Berfrois

‘Catholic religion and anticlericalism were passionately bound up in the battle’

‘Catholic religion and anticlericalism were passionately bound up in the battle’

In the first few months of 1936, Spanish society was highly fragmented. There was uneasiness between factions and, as was happening all over Europe with the possible exception of the United Kingdom, the rejection of liberal democracy in favour of authoritarianism was rife.

Read More

Late Excursions Through the London Streets

Late Excursions Through the London Streets

At the end of the seventeenth century a new literary genre or subgenre emerged in England, one that might be characterized as the nocturnal picaresque.

Read More

Iron Laughs

Iron Laughs

I did survive communism and even laughed. But I've stopped laughing many times since. First of all, of course, because in the former Yugoslavia, the collapse of the old system brought wars.

Read More

Alison Kinney on the Bayeux Embroidery

Alison Kinney on the Bayeux Embroidery

The masterpiece—the war memorial, wall hanging, apologia—tells the same old story, a case of do or die: a tale of friends betrayed, cross-Channel invasion, and the passage of a comet heralding the doom of old England.

Read More

The Bird and Baby

The Bird and Baby

During the hectic middle decades of the 20th century, from the end of the Great Depression through the Second World War and into the 1950s, a small circle of intellectuals gathered weekly in and around the University of Oxford to drink, smoke, quip, cavil, read aloud their works in...

Read More

Religious practice and identity after the war was neither condoned nor condemned…

Religious practice and identity after the war was neither condoned nor condemned…

Whether oppression and resistance, Soviet domination and domestic nationalism, or Communist ideology and state practices, the collapse of Communism has forced scholars to find a middle ground among extremes.

Read More

Shut Not Your Doors

Shut Not Your Doors

In October 1865, a 22-year-old wordsmith living on Ashburton Place, behind the Massachusetts State House, filed what has to be one of the nastiest book reviews ever published.

Read More

Thoreau’s Walk

Thoreau’s Walk

Summer and winter our eyes had rested on the dim outline of the mountains in our horizon, to which distance and indistinctness lent a grandeur not their own, so that they served equally to interpret all the allusions of poets and travellers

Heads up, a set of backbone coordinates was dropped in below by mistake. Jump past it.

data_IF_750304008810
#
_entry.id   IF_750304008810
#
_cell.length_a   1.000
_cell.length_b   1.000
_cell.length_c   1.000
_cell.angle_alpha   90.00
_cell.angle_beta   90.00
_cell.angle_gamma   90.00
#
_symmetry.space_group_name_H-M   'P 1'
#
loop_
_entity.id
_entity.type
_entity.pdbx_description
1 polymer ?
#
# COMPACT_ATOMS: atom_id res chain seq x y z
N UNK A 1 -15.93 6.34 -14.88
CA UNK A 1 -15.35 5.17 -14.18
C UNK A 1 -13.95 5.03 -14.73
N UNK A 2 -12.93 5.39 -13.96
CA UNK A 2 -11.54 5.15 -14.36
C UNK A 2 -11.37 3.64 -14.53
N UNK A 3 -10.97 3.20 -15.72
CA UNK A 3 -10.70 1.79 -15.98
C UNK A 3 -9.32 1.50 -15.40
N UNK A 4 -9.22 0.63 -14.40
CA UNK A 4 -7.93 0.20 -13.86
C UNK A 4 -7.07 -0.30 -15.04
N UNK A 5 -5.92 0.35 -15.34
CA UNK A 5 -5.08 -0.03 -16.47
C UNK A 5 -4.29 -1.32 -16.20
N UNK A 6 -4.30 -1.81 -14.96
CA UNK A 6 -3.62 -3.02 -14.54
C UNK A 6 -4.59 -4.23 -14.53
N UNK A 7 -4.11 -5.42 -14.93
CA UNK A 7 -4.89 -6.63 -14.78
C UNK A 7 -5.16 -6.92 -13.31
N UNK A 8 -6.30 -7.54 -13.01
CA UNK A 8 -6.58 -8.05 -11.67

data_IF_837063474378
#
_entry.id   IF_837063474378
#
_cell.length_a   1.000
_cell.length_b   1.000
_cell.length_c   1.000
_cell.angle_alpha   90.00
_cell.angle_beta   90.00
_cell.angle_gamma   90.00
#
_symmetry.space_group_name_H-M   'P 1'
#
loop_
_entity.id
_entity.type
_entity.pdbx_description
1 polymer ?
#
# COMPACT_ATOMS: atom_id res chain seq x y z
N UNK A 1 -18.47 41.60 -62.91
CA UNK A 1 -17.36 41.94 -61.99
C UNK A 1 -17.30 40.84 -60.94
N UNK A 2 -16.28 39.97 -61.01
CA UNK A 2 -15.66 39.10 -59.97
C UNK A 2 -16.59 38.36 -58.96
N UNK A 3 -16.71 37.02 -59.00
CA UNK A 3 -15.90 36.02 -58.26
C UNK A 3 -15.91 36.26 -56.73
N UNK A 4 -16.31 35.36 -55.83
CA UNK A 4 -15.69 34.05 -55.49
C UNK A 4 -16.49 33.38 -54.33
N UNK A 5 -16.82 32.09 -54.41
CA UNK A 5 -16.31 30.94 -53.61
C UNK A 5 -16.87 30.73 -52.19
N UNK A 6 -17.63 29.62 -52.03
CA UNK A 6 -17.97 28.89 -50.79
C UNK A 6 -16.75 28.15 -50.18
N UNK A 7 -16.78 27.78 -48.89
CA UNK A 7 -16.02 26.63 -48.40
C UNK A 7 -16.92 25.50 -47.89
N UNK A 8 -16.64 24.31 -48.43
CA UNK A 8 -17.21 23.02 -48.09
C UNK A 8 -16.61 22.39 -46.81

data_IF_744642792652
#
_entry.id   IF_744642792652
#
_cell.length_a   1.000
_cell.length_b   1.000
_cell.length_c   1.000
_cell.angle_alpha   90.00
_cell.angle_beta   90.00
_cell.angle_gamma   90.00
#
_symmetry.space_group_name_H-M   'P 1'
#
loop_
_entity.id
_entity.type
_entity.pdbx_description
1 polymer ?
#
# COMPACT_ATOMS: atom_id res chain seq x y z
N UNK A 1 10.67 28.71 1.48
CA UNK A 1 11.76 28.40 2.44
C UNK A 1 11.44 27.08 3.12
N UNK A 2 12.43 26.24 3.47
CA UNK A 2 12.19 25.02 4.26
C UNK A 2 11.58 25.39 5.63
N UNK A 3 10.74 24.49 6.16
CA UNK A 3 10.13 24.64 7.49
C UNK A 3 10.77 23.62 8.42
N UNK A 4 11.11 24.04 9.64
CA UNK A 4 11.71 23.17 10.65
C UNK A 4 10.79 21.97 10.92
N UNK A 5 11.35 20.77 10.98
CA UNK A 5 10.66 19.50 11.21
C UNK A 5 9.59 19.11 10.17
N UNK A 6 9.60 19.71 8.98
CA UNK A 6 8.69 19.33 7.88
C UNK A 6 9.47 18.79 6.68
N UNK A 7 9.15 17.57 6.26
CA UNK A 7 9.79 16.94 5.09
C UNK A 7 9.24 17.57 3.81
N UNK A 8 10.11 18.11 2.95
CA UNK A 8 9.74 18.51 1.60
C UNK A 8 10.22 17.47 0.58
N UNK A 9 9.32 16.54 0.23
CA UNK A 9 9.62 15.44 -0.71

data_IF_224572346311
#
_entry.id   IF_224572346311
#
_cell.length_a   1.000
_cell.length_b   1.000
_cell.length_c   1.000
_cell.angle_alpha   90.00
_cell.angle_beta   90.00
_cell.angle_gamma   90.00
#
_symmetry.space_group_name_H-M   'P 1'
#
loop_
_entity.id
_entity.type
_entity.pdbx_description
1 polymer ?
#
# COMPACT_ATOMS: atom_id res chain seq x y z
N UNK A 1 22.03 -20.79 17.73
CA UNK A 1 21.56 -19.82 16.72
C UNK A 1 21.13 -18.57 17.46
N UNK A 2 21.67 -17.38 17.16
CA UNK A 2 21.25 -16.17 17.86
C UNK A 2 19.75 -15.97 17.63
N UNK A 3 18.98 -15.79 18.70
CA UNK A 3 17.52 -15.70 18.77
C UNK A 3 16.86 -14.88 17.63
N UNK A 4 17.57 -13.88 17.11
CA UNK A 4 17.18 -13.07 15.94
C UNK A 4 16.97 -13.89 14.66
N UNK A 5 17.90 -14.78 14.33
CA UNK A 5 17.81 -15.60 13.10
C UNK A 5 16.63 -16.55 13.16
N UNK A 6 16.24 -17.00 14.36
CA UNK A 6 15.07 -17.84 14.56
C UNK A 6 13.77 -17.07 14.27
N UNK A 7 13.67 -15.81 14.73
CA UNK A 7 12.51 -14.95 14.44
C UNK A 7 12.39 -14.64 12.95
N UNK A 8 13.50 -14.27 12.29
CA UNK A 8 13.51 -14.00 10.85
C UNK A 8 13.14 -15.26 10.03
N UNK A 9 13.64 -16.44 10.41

Read More

Can benevolent autocrats be trusted with development?

Can benevolent autocrats be trusted with development?

Historians have recently begun to investigate how development became central to the global humanitarian politics of the twentieth century, and why it has never been able to deliver on its promises.

Read More

‘Freud tended to dodge political questions’

‘Freud tended to dodge political questions’

The problem with the V-2 rocket, wrote George Orwell from London, is that “unlike most other projectiles, it gives you time to think.

Read More

Society for the Confused

Society for the Confused

Drawn by caricaturist John Leech, the illustrations of Gilbert Abbott à Beckett’s The Comic History of Rome are a Victorian fever dream of ancient Rome.

Read More

John Crutchfield: Go West

John Crutchfield: Go West

Perhaps this is what finally draws me back to the Western. It is a fundamentally serious genre. It deals with serious questions, and it does so, at its best, with an admirable economy of style, wasting little time on frivolity.

Read More

As early as 1909, newspapers had reported (entirely imaginary) Zeppelin sightings…

As early as 1909, newspapers had reported (entirely imaginary) Zeppelin sightings…

When Archduke Franz Ferdinand was shot point-blank in the neck on June 28, 1914, news of his assassination ricocheted from Sarajevo all the way across Europe before nightfall.

Read More

Moneybundles

Moneybundles

After the Fall, progress toward free markets and multiparty politics was slow. Todor Zhivkov, the longest-serving general secretary in the Eastern Bloc, may have been deposed the day after the Berlin Wall came down, but it wasn’t necessarily the chief cause.

Read More

Colin Dickey: Time’s Resistless Stream

Colin Dickey: Time’s Resistless Stream

By now, we are all of us more or less apocalyptic. Our calendar is itself based on the apocalyptic return of Jesus Christ, counting up from Anno Domini towards the End.

Read More

In Rome, Seneca was uniquely placed to influence those in power…

In Rome, Seneca was uniquely placed to influence those in power…

Sometime in the spring of the year 59, the emperor Nero decided to murder his mother.

Read More

Eugene Wolters on the Boston Massacre

Eugene Wolters on the Boston Massacre

To distinguish between “good riots” like in Boston and the “bad riots” in Ferguson is itself an exercise in historical amnesia practiced by the left and right.

Read More

MI5 saw fit to write to the CIA and FBI to warn them about Hobsbawm…

MI5 saw fit to write to the CIA and FBI to warn them about Hobsbawm…

Shortly before he died, Eric Hobsbawm told me of his irritation – I would put it no stronger than that – at being prevented from seeing his MI5 file. Despite some lobbying in the House of Lords on his behalf, he was told it would not be released in...

Read More

Gassy

Gassy

On Boxing Day of 1799 the twenty-year-old chemist Humphry Davy – later to become Sir Humphry, inventor of the miners’ lamp, President of the Royal Society and domineering genius of British science – stripped to the waist, placed a thermometer under his armpit and stepped into a sealed box...

Read More